The Problem -- Bullying in School - There are three prominent conditions that must exist within a school situation to encourage bullying: the individual or group that perceives itself in power and attempts to victimize others; a location that has little or no adult supervision; and, the potential victim -- a student or group that is somehow substantially weaker or more disenfranchised than classmates. At times, effective bullying feeds on a fourth element -- student bystanders. These alternative groups chose whether to assist the victim by challenging the bullying, or to encourage the bullying behavior by acting in an emotional feeding frenzy (Wright, 2003, 3).

One of the more difficult issues surrounding girl bullying, or the mean girl syndrome, is that it is often difficult to identify from a distance. Most adults are far slower to react to girl bullying, and have the mindset that not all children will be friends, that the social structure of the school system encourages groups, and that, like the outside world, school reinforces the idea of social hierarchy. This is certainly true -- it is normal for children to form social groups and include/exclude others. However, it becomes bullying when these groups use power to intentionally hurt or harass others. Having a group of friends is normal; having friends who work to please the group leader by their meanness to others is another (Karres, 2004).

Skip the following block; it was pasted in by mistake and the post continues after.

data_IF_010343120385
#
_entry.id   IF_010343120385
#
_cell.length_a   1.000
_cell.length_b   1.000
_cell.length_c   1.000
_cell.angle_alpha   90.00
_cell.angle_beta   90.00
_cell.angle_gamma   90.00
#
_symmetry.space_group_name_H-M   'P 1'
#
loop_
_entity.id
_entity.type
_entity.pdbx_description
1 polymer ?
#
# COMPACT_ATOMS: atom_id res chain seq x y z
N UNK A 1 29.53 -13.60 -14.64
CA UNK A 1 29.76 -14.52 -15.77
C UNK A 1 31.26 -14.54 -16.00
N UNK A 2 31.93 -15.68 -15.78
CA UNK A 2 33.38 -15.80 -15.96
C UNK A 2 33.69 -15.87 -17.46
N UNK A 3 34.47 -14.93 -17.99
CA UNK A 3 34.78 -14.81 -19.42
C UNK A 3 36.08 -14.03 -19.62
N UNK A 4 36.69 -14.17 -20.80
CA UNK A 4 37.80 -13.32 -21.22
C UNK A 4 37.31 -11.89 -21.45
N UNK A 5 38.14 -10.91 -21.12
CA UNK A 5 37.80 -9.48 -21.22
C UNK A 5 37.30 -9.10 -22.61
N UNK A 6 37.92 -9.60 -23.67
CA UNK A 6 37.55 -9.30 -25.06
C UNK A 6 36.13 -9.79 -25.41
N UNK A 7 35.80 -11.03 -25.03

Also unlike boys, mean girls tend to work in packs. At a young age it is so incredibly hurtful to be excluded on the playground, at lunch, or even within the class environment. Yet this preponderance of emotional violence is a powerful, and sadistic tool. Typical mean girl behavior makes one feel aliened and isolated from the school society (Dellasega, 2003). Tactics include:

anonymous prank phone calls or harassing emails from dummy accounts playing jokes or tricks designed to embarrass and humiliate deliberate exclusion of other children for no real reason whispering in front of others with the intent to make them feel left out name calling, rumor spreading and other malicious verbal interactions being friends one week and then turning against a peer the next week with no incident or reason for the alienation encouraging other kids to ignore or pick on a specific child inciting others to act out violently or aggressively